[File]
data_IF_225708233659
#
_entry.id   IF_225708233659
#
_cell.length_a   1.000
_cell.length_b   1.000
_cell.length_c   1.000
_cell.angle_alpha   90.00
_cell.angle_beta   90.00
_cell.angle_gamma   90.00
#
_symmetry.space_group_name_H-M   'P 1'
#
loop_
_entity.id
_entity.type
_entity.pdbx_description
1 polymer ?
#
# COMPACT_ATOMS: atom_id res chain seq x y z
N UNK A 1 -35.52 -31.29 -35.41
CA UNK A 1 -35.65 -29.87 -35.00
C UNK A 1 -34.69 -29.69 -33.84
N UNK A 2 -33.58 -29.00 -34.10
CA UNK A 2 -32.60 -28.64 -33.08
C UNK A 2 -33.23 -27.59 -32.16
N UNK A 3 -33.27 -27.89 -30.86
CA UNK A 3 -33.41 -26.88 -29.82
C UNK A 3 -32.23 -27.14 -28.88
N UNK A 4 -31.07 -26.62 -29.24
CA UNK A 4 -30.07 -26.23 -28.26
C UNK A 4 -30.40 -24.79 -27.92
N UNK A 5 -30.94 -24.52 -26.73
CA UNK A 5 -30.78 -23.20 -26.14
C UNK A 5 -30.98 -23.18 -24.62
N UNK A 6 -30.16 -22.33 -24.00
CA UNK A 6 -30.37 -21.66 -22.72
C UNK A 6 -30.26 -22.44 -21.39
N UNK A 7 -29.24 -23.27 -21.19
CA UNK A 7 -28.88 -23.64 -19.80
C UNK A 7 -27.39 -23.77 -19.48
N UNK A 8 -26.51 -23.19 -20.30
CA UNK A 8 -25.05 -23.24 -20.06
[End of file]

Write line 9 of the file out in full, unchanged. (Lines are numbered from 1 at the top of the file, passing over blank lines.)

_cell.angle_beta   90.00